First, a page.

JEFFERSON CITY, Mo. – Missouri lawmakers gave final approval Friday to a plan offering up to $1.7 billion in incentives over more than two decades if Boeing agrees to assemble a passenger plane in the St. Louis area.
The incentives will be a key part of Missouri’s bid for the Boeing 777X jetliner in a competition featuring more than a dozen states.
The aerospace giant plans to announce a decision by early next year.
The Missouri House voted 127-20 to pass the legislation after a one-week special session called by Gov. Jay Nixon for the sole purpose of crafting a package for Boeing. The Senate passed the bill 23-8 on Wednesday.
Boeing Co. already makes military aircraft in the St. Louis area and employs about 15,000 people in Missouri.
A gain of 2,000 jobs – an amount associated with the production of the airplane’s wings – could result in an aggregate of $435 million of incentives by 2040. But if Boeing picks Missouri to assemble the full plane, the state could gain about 8,000 jobs, and Boeing could get $1.74 billion of incentives over that same period.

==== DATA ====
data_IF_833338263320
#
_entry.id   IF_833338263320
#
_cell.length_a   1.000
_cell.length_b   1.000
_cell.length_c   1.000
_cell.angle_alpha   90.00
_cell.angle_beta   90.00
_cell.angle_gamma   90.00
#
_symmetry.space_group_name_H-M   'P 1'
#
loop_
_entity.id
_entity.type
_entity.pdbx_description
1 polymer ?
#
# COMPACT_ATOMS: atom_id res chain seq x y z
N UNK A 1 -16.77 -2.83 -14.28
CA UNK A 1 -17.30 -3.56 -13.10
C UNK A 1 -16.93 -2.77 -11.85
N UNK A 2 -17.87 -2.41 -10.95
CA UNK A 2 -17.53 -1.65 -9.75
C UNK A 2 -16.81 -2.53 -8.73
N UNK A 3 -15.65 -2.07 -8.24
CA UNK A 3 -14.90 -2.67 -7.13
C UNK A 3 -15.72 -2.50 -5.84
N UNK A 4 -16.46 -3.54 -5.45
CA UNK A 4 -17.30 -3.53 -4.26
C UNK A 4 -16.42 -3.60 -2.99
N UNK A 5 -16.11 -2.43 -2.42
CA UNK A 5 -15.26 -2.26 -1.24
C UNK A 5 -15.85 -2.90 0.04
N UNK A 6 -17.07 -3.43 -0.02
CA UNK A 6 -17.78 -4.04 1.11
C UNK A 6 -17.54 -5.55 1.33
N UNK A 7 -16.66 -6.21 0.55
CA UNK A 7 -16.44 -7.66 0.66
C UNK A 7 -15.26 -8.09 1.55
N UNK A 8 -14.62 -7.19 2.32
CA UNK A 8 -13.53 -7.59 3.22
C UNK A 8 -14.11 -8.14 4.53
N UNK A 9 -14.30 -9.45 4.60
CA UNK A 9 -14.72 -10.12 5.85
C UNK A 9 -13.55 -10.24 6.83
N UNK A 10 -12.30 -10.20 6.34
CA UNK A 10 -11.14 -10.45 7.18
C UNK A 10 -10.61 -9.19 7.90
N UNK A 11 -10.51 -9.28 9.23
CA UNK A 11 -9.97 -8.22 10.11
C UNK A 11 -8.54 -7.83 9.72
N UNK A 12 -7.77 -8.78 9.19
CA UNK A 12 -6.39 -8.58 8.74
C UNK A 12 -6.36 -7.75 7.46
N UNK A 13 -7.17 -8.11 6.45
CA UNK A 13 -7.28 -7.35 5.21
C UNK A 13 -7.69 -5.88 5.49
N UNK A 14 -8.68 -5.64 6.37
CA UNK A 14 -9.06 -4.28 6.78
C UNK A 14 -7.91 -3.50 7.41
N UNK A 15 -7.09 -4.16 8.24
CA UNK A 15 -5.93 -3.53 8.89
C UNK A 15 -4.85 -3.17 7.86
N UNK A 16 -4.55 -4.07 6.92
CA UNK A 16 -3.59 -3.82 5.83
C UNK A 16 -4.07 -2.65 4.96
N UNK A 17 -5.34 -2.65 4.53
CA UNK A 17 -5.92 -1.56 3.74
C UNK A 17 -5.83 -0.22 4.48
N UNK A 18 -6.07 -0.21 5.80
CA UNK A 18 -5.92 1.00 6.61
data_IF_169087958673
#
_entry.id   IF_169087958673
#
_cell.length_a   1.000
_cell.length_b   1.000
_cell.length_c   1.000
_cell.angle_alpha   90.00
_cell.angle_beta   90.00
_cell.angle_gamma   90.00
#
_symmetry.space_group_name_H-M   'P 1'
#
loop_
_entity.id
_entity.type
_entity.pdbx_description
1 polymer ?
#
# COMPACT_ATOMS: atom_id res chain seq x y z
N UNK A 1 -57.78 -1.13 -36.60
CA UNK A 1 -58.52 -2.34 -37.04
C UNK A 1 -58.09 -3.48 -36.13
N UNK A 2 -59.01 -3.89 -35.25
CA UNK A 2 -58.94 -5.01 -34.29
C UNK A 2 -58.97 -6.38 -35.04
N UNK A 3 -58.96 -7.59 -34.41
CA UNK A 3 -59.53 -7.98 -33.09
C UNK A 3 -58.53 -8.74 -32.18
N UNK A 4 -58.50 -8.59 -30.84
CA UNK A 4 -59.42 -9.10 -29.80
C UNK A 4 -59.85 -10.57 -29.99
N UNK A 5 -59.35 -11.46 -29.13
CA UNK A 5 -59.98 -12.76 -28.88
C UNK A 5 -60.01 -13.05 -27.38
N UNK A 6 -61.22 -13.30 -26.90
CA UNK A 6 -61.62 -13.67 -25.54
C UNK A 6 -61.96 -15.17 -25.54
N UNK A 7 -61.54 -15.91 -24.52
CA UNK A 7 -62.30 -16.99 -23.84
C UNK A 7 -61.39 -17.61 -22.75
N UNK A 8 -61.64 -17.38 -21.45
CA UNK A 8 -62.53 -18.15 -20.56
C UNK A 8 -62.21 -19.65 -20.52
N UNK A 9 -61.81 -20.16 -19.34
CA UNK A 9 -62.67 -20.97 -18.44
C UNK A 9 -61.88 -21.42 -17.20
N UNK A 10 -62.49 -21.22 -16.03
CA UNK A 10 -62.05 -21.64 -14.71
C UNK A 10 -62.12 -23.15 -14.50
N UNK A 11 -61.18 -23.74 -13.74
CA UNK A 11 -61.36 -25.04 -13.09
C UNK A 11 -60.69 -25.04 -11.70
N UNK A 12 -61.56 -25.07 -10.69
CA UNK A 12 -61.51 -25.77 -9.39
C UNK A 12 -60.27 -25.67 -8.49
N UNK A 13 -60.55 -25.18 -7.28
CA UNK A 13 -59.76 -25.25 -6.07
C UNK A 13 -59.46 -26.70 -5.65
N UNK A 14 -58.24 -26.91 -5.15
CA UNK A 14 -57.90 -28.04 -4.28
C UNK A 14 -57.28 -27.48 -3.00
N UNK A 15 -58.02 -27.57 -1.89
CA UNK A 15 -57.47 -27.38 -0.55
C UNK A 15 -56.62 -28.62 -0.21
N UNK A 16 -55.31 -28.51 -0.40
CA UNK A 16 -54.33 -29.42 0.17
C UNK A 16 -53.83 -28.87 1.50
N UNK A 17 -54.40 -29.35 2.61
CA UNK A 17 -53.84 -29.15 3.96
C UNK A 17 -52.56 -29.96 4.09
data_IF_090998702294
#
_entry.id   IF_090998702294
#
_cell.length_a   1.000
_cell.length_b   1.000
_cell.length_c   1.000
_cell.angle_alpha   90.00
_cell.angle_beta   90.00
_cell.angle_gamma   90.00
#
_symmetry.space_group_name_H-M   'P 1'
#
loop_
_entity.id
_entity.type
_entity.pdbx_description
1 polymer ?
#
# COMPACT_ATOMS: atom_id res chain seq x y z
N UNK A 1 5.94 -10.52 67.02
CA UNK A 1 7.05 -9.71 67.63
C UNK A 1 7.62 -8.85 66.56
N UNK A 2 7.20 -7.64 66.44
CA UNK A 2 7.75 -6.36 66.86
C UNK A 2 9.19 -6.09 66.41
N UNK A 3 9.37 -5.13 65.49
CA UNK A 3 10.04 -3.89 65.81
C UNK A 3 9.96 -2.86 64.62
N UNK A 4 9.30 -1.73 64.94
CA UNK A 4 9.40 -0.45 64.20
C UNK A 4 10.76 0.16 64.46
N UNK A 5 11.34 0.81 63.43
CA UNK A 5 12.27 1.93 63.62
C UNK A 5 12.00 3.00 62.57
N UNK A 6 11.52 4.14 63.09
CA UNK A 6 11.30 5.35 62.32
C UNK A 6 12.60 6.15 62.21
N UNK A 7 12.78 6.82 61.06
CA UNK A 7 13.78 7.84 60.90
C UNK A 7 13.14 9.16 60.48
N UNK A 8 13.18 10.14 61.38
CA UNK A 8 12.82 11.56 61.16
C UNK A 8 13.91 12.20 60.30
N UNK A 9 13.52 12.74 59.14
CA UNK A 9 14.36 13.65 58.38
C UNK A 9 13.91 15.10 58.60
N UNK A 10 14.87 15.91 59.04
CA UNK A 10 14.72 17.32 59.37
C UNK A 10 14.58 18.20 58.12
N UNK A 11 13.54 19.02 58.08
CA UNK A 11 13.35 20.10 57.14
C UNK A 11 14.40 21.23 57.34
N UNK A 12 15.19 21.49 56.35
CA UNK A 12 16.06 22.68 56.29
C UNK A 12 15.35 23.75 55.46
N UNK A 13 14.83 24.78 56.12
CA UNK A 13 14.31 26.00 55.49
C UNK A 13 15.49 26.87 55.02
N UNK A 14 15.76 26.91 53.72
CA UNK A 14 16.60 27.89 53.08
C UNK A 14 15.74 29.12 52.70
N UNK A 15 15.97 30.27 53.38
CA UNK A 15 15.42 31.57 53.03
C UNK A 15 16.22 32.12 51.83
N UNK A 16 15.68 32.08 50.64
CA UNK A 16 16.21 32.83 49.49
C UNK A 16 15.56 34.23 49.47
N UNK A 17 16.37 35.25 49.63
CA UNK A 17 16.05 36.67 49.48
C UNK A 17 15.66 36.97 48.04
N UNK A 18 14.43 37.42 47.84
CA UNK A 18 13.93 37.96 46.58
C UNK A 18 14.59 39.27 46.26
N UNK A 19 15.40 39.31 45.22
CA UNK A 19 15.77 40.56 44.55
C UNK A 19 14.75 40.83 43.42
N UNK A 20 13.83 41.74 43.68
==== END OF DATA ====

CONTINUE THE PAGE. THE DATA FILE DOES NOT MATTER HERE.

Besides the state incentives, Missouri’s offer also includes local aid from St. Louis-area governments, an agreement among community colleges to provide specialized training and a pledge by local construction unions to build the Boeing facility quickly by working around the clock without overtime pay.
Critics of the incentives largely kept quiet Friday. One lawmaker said he was filing a written objection asserting the bill violated the state constitution by directing taxpayer dollars to a private business. Others opposed the measure because it was tailored for a single corporation.
“Just because you’re big, doesn’t mean you should get to pay a lower tax rate than the hard-working small business owner,” said Rep. Stephen Webber, D-Columbia.
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